Christmas in July is a yearly tradition at the Pole. It occurs the weekend closest to July 25th, this year being on Sunday, July 23rd. The week before the celebration, volunteers decorate the galley with Christmas trees, lights, garland, and all other tacky Christmas decorations that you can think of. Kim spearheaded the efforts this year, and the galley looked great and well-lit.
A few days before Christmas in July, a group of us got together to decorate some sugar cookies in the galley.
|Cookie decorating! Turns out I suck at this.|
|Cookies. The ones I decorated have M&Ms clearly lined in a pattern or look like a small child attempted it.|
On the 23rd, Kim got up early to bake us all some continental Christmas brunch items. She was also kind enough to supply the station, with help from some donations, champagne for mimosas. Our plumber, Brian, took it upon himself to donate some spicy vodka for those who love Bloody Marys. For those of us who love Christmas, we spent the day in the galley watching a variety of Christmas movies. A Christmas Story is traditional and thus it was watched.
In the evening, Kim served Christmas dinner. Her dinner entailed some of the traditional dishes you would expect for Christmas in various parts of the country. Roasted turkey, mashed potatoes, turkey gravy, stuffing (she called it dressing?), and a sweet potato dish. I don't know much about sweet potatoes and marshmallows as I hail from the great area of the US that is New England. We don't exactly eat that there in my experience, but I'm sure the southern folks on station loved it. There was also a Christmas punch that, well, tasted like Christmas. It was some sort of vodka cranberry spiced punch that had hints of nutmeg and cinnamon.
After dinner, we began the Yankee swap (White Elephant for you heathens not from New England). While there were a few gifts that were homemade and Antarctica related that I wanted, I knew that my number was too early in the game for me to go after those coveted items. It was best that I strategize and go for something that's acceptable to me but also that I would not lose. I stole a bottle of Glenlivet then from our station doctor. It was a sure bet as that would be the last available steal for the gift. I figured that Jason would like the scotch so he could have it, and perhaps he could go for something that I wanted since his number was later in the game.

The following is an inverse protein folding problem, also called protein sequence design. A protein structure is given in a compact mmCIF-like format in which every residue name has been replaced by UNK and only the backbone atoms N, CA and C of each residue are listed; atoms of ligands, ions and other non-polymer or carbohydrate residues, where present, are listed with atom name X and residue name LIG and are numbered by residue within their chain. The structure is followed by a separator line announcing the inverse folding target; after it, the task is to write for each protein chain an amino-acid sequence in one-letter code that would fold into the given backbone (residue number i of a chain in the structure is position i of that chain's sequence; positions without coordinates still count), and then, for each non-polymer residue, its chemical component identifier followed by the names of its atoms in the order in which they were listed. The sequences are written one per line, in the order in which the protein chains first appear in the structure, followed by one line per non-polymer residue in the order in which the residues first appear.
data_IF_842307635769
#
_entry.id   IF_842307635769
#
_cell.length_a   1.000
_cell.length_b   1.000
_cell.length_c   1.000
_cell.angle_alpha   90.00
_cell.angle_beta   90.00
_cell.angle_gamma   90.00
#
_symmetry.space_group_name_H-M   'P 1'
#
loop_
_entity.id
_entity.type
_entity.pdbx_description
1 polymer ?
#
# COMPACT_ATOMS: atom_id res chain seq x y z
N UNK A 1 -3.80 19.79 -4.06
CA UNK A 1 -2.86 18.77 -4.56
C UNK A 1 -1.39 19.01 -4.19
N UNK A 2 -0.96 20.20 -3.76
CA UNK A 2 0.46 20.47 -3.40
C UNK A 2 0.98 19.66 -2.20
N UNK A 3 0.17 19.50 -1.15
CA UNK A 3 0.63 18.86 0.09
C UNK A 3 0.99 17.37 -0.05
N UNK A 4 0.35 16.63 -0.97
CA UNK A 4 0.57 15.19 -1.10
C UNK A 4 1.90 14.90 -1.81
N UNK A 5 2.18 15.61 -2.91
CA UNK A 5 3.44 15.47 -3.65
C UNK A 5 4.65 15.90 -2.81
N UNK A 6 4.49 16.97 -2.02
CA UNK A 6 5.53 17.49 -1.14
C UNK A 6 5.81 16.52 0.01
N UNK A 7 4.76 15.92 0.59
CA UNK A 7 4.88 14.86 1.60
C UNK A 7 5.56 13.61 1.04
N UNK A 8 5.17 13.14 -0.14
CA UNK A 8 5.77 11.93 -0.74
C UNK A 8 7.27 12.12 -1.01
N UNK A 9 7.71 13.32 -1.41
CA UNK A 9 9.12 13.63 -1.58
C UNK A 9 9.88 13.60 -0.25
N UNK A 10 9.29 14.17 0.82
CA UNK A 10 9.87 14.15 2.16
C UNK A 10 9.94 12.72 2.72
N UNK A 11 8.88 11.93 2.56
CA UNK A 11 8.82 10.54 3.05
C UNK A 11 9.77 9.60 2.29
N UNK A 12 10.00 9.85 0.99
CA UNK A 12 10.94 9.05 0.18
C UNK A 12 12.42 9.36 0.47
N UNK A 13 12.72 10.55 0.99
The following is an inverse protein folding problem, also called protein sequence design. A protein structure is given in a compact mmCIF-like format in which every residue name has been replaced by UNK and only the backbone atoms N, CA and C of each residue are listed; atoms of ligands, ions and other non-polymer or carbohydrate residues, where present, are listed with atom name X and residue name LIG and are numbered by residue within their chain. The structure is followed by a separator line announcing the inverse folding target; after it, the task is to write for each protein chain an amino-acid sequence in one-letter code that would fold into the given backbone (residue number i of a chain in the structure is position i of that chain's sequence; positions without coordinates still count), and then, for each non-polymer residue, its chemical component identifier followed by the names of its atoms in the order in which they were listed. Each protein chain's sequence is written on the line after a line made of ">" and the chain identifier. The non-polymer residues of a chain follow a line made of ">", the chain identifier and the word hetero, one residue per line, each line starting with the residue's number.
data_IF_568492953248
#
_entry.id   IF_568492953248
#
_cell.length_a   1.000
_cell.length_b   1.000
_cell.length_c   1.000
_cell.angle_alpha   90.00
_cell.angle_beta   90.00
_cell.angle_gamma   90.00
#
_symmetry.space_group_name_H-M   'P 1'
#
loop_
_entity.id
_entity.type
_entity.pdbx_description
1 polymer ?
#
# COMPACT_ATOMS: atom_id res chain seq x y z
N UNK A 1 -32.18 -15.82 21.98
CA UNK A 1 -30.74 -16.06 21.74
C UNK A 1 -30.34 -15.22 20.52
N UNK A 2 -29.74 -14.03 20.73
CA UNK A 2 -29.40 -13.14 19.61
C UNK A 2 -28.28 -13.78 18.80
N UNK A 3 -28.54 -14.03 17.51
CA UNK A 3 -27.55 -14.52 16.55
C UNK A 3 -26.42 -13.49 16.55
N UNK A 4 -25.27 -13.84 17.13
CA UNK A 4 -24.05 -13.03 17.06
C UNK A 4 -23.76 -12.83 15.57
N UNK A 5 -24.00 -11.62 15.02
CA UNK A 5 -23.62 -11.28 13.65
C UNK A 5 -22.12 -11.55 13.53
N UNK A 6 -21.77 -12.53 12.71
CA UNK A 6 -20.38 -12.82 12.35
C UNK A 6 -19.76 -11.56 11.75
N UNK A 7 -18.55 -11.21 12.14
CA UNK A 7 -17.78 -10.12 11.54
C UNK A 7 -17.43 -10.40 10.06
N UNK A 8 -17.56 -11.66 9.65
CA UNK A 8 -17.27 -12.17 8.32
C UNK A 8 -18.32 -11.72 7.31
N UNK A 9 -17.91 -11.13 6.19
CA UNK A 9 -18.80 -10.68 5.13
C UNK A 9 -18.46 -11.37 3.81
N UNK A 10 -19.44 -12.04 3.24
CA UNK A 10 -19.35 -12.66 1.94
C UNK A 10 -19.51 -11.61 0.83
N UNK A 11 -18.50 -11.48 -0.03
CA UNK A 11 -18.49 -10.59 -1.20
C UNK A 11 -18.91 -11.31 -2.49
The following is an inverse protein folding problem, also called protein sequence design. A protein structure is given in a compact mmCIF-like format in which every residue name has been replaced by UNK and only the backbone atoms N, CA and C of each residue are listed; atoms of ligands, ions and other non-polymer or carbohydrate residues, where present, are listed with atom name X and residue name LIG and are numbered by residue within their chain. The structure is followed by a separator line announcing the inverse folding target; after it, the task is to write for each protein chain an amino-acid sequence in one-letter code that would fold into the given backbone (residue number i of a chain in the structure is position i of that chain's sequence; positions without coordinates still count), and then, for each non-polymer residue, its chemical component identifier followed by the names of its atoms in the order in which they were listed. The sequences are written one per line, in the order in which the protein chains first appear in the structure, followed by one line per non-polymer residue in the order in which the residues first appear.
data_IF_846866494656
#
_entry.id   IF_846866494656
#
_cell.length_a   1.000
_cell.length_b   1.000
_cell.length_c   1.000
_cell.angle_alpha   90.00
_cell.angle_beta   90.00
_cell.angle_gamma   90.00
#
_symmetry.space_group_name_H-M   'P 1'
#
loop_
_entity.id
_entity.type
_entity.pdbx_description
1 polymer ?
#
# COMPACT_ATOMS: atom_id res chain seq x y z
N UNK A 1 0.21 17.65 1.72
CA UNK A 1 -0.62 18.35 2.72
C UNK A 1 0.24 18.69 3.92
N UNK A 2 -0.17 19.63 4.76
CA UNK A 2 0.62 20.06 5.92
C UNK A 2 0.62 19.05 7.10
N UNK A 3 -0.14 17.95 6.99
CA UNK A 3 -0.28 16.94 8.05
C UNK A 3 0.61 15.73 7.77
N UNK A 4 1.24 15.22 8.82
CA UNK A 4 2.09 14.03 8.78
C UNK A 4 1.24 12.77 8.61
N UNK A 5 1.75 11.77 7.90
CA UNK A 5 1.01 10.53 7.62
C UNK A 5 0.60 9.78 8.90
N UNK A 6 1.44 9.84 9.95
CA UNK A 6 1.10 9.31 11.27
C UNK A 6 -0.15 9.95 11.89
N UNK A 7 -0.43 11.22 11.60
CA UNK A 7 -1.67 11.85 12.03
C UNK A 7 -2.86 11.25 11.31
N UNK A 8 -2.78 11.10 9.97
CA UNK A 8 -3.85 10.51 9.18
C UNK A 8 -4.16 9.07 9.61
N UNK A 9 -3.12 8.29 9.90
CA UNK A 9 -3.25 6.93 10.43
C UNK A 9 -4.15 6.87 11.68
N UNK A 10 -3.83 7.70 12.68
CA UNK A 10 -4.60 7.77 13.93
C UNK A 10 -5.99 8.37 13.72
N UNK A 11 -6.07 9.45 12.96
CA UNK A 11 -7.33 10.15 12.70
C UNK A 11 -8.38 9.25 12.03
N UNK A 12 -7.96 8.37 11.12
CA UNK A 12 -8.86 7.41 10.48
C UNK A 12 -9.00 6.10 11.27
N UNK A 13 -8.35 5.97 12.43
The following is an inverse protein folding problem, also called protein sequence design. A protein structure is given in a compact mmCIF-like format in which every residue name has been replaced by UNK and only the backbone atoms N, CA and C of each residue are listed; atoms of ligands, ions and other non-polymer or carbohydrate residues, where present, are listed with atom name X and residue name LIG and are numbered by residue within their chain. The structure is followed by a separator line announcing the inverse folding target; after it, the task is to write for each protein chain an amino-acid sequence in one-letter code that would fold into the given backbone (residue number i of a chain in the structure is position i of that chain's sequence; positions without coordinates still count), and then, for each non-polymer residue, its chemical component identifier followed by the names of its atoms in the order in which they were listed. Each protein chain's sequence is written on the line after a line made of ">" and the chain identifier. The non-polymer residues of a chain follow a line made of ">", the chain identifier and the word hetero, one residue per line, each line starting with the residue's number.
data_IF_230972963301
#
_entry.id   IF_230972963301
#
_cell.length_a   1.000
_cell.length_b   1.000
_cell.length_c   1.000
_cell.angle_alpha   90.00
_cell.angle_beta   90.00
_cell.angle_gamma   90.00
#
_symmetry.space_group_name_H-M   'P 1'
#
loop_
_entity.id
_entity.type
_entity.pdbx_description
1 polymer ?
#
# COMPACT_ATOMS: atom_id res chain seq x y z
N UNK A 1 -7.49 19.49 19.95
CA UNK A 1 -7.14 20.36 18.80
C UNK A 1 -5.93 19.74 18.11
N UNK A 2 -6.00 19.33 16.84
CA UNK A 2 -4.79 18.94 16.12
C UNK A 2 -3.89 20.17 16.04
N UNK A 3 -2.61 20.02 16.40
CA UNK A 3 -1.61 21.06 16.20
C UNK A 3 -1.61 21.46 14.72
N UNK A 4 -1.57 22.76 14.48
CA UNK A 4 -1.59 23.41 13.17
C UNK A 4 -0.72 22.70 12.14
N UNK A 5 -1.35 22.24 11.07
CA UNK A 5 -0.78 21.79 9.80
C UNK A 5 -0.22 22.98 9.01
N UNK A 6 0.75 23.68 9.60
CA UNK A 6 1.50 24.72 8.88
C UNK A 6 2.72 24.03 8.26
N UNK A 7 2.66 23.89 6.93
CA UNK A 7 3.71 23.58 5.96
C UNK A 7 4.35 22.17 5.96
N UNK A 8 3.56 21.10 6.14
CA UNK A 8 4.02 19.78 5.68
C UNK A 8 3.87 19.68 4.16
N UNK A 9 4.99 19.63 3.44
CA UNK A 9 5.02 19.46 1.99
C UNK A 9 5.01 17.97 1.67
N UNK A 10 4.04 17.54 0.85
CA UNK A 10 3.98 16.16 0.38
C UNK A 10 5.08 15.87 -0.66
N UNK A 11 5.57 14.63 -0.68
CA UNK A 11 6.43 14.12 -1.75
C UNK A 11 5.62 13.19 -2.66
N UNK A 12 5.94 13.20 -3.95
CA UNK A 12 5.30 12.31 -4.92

It worked out pretty well! He stole (for the final steal and again from Sarah - don't worry I apologized to her after for targeting her gifts) an original copy of a National Geographic issue about the South Pole. The issue was published sometime in the 1950s and is in beautiful condition. I really like flipping through it to see the advertisements from back then (oh yeah and the stories are cool too). There were some crackers and a candy bar in the box as well, but the real meat of the prize was that magazine. And, luckily, Sarah got a great gift that wasn't stolen from her in the end - a machined miniature version of our pole marker for next year. I unfortunately am not allowed to share photos of the marker until January 1, 2018 when the real deal is revealed.
As for other July shenanigans, I had a birthday at the beginning of the month. Birthdays at the Pole are starkly different from birthdays at Palmer. At Palmer, I remember the galley being decorated on the day of my bday with some Happy Birthday signs like the ones that you would see at children's birthday parties. Mike, our chef that winter, went above and beyond for me that day as well. I got to try some of his award winning cowboy coffee, and he cooked a Massachusetts-themed dinner (fisherman's platter) that, as usual, was delicious. My cake was an ice cream cake that looked like something out of a bakery. He made his own ice cream with Bailey's, Kahlua, coffee, etc. It was my 21st, hence the alcohol theme for his ice creams. I also was gifted a balloon, Sam Adams, and a signed card from the station that day. Some mystery dried fruit appeared from the recent ship's port call at the station so there really was a surprise gift that day.
At Pole, most of those things don't happen. I am going to wager a guess that it is because the population is full-time double that of Palmer, although at the time of my birthday at Palmer we had just around 40 people on station. Here, the galley crew were kind enough to make me something for dessert that may fit my fancy. I find cake to be putrid little sugar bombs so that was not what was made. They made a peanut butter mousse instead which certainly was able to calm my sweet tooth and peanut butter cravings. The whiteboard sign in the galley also said happy birthday. Dinner that night followed the menu and recipe as dictated by Denver, and there lies the largest difference from Palmer to Pole. I had an enjoyable and relaxing day. I slept early in the evening as I am always tired by the end of the week here, and I really can't complain about it too much.